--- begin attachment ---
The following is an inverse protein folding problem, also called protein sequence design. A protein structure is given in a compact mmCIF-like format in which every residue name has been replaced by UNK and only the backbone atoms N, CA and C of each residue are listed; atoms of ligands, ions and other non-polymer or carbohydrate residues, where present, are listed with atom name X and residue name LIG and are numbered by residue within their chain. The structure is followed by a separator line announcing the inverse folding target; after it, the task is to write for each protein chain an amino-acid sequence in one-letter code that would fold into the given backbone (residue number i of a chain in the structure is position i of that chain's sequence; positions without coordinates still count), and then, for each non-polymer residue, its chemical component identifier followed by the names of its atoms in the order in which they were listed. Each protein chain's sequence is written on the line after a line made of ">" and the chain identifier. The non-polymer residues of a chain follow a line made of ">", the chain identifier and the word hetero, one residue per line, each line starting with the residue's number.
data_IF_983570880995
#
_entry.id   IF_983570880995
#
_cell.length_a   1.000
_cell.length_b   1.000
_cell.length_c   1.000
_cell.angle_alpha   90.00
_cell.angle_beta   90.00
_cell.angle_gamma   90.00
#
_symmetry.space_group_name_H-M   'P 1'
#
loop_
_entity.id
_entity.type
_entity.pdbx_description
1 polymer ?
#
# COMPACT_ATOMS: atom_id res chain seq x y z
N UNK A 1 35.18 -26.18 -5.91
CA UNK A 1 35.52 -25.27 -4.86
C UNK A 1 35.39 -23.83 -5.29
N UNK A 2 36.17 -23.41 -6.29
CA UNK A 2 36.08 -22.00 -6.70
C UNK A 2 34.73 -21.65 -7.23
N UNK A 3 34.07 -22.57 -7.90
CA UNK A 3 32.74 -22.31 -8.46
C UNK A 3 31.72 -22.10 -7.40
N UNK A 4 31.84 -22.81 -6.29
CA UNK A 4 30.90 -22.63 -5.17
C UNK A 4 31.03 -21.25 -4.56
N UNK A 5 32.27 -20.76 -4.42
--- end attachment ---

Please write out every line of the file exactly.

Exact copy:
The following is an inverse protein folding problem, also called protein sequence design. A protein structure is given in a compact mmCIF-like format in which every residue name has been replaced by UNK and only the backbone atoms N, CA and C of each residue are listed; atoms of ligands, ions and other non-polymer or carbohydrate residues, where present, are listed with atom name X and residue name LIG and are numbered by residue within their chain. The structure is followed by a separator line announcing the inverse folding target; after it, the task is to write for each protein chain an amino-acid sequence in one-letter code that would fold into the given backbone (residue number i of a chain in the structure is position i of that chain's sequence; positions without coordinates still count), and then, for each non-polymer residue, its chemical component identifier followed by the names of its atoms in the order in which they were listed. Each protein chain's sequence is written on the line after a line made of ">" and the chain identifier. The non-polymer residues of a chain follow a line made of ">", the chain identifier and the word hetero, one residue per line, each line starting with the residue's number.
data_IF_983570880995
#
_entry.id   IF_983570880995
#
_cell.length_a   1.000
_cell.length_b   1.000
_cell.length_c   1.000
_cell.angle_alpha   90.00
_cell.angle_beta   90.00
_cell.angle_gamma   90.00
#
_symmetry.space_group_name_H-M   'P 1'
#
loop_
_entity.id
_entity.type
_entity.pdbx_description
1 polymer ?
#
# COMPACT_ATOMS: atom_id res chain seq x y z
N UNK A 1 35.18 -26.18 -5.91
CA UNK A 1 35.52 -25.27 -4.86
C UNK A 1 35.39 -23.83 -5.29
N UNK A 2 36.17 -23.41 -6.29
CA UNK A 2 36.08 -22.00 -6.70
C UNK A 2 34.73 -21.65 -7.23
N UNK A 3 34.07 -22.57 -7.90
CA UNK A 3 32.74 -22.31 -8.46
C UNK A 3 31.72 -22.10 -7.40
N UNK A 4 31.84 -22.81 -6.29
CA UNK A 4 30.90 -22.63 -5.17
C UNK A 4 31.03 -21.25 -4.56
N UNK A 5 32.27 -20.76 -4.42